The campground where we are staying is pretty small. It's right next to a creek, and it has some adorable little "bunkhouses" that are just wooden tents with bunk beds in them. No amenities. Not that we need amenities....we brought our own. Complete with satellite television and air conditioning. And bloody marys.
A cute little blond girl with pigtails was riding her pink bike around and around the campground today. On one of her passes Gus was sitting in my lap while I read from my Kindle, and she stopped to pet him. Her name is Hattie, she is six years old, and she is very articulate.
Me: How old are you?
Hattie: Six, almost seven. My birthday is in two months.
Me: When is your birthday?
Hattie: October 28th.
Me: Oh, that's my brother's birthday!
Hattie: How old is he?
Me: Let me see.....He will be 53.
Hattie (pointing at Gus): HIM?
I should have known that Hattie would be more interested in the age of Gus, who was present and visible, than she would the age of my brother, whom she is unlikely ever to meet. I quickly corrected myself and informed her that Gus is 5.
She has a Saint Bernard named Moseby and her mother teaches middle school. She claimed her favorite subject is P.E., but then she giggled and admitted it is math. She wanted to hold Gus, which she did briefly, but she wasn't big on dog kisses. She said it would take 100 people to pick Moseby up. I love the perspective of little kids. I'm thinking she really thinks it would take 100 people, since most kids that age don't have a firm grasp on exaggeration yet. Or am I wrong? It's been a long time since I had a six-year-old.
Hattie said she had seen someone riding a bike around the campground and wanted to know if it were me or my husband. I didn't let my indignation show at the idea that she could have confused me with a bald-headed 62-year-old man. I did have on a helmet, after all. I rode up a steep gravel road that Hubby and Gus and I had walked up this morning. It was coming down that I realized I had no brakes. Zero. Nada. Zilch. Note to self: adjust those brakes before riding in the mountains again.
I'm keeping a map of states in which I've ridden my bicycle, and I wanted to add North Carolina. Call me silly; it won't be the first time. The map looks funny right now because I've colored in all the Southeastern states - Georgia (around home and many BRAG rides); Florida (Bike Florida in 1998); South Carolina (a couple of Festivelo rides in Charleston); Alabama (BRAG began just over the border in Eufala one year); Mississippi (I took the bike on one of Hubby's golf/gambling trips last year); Tennessee (having ridden JUST over the border on the Summer Ride a couple of weeks ago). And then there's Iowa, up there all by itself, but by golly I rode all the way across that state too. Twice.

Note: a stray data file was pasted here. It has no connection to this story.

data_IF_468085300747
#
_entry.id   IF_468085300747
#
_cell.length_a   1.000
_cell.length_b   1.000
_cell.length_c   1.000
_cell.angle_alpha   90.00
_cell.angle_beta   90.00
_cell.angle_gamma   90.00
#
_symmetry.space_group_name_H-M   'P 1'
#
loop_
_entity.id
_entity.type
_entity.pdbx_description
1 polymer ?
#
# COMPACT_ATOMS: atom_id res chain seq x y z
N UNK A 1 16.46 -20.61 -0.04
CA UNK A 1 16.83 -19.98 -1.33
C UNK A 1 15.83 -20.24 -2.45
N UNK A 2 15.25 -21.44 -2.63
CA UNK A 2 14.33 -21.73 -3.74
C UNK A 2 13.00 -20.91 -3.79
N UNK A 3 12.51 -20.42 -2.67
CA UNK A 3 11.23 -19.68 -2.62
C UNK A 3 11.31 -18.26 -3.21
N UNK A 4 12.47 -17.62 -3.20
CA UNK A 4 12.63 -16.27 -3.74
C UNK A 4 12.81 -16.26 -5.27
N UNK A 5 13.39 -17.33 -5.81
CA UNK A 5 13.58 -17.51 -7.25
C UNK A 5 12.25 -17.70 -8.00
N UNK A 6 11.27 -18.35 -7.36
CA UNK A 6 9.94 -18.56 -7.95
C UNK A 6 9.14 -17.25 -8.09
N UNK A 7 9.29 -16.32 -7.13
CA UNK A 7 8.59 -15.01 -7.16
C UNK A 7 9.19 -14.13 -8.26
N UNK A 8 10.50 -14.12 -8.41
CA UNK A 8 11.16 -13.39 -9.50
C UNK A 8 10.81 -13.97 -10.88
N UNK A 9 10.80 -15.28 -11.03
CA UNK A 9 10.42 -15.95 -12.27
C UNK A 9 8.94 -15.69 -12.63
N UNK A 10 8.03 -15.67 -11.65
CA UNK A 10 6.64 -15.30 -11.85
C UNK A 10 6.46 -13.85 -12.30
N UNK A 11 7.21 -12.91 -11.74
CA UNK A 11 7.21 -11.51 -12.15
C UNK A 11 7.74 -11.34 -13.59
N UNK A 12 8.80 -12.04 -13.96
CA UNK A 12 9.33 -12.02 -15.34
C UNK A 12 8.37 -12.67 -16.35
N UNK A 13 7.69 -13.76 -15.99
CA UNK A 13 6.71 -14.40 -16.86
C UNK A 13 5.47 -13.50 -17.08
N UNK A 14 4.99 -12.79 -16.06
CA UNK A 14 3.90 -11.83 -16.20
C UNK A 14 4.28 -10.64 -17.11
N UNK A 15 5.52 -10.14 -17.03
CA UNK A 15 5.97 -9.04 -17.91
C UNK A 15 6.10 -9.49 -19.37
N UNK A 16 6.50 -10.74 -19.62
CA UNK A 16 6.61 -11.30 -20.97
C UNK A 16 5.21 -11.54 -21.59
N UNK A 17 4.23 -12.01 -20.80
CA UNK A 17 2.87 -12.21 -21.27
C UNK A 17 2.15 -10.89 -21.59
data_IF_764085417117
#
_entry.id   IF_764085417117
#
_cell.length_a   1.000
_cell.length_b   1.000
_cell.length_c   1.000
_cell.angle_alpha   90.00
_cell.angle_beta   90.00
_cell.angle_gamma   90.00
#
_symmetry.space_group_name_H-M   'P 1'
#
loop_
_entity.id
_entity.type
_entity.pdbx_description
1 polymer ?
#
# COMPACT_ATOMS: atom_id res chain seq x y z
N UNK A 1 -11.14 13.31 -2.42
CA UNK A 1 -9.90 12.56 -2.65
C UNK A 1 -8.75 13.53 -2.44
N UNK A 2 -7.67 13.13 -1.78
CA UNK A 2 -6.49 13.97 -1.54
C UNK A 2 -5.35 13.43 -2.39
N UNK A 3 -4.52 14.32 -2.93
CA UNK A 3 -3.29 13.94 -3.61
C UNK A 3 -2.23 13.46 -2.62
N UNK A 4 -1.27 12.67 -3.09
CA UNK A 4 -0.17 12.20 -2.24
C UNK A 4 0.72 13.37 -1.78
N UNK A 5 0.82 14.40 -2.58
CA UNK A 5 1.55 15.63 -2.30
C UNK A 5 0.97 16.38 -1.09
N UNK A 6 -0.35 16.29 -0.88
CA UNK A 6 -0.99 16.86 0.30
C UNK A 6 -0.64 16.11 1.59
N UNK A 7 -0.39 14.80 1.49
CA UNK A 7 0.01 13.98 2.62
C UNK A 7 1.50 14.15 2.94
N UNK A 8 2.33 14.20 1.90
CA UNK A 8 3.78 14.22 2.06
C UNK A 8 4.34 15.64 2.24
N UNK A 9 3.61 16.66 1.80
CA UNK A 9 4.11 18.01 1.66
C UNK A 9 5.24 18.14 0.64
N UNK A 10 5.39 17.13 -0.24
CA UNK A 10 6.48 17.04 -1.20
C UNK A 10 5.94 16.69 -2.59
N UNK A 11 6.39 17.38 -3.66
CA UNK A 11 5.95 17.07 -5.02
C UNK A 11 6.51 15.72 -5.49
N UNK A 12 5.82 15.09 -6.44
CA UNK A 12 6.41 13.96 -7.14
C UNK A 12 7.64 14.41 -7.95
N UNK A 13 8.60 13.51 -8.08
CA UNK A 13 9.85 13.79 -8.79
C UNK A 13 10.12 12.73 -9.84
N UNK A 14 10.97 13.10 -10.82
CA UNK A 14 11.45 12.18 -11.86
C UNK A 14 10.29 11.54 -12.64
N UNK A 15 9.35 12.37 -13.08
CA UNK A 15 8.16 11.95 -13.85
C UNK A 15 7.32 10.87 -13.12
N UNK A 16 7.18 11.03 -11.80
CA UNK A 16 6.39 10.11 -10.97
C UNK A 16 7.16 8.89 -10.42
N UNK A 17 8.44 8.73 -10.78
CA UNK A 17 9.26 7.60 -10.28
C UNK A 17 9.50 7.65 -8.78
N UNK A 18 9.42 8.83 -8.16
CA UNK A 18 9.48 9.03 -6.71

I didn't ride a bunch of miles today, but I did ride UP the side of the mountain. It's by God going on the map.
As for Maddy, we didn't actually meet him, so I don't know what his name really is. But he was pretty angry by the time we saw him. We saw him when he came into the campground pulling a travel trailer, and we watched to make sure he wasn't going to pick the spot next to us. Our satellite dish is sitting in the next camping space, and the manager said it would be okay as long as no one else wanted that spot.
He eventually chose the spot two over from us, and he commenced trying to back it in. It must have been his first time, because he had no clue how to do it. His wife was trying to direct him, but she was probably like me and didn't have a clue what to tell him to do. Since they weren't going to need the spot next to us, we went off on our walk.
We returned about 30-40 minutes later, and he was still trying to back in. Actually he had gotten the trailer backed in, but it was too close to a tree, and now he was trying to get it OUT. I could see Hubby debating with himself whether or not to go over and offer assistance. You never know how people are going to receive such an offer, and they are just as likely to tell you to mind your own business as to be appreciative. It appeared he was going to be able to get out, though, so Hubby didn't butt in. Then Maddy pulled forward, scraped a tree, and sort of ripped off the back part of his travel trailer. I don't think it rendered it unusable for the weekend, although they would certainly want to get it repaired when they went home. (They were from the county where I did the Summer Ride a few weeks ago. Why couldn't they stay home and look at their OWN mountains? I'm just sayin'.....)
We didn't hear any shouting, but Maddy stalked over to the manager's office, seemingly to get his money back. His wife sat down crying at another campsite. I wanted to go over to her, because I knew she felt terrible. Again, I didn't because I didn't know how it would be perceived. She may not have WANTED my sympathy. Before we knew it they were driving off up the driveway, probably headed home. I wish I had gone over to her.
There was one other rhyming word that I could write about, but I couldn't think of a nice way to say it, so I'll just leave it at that.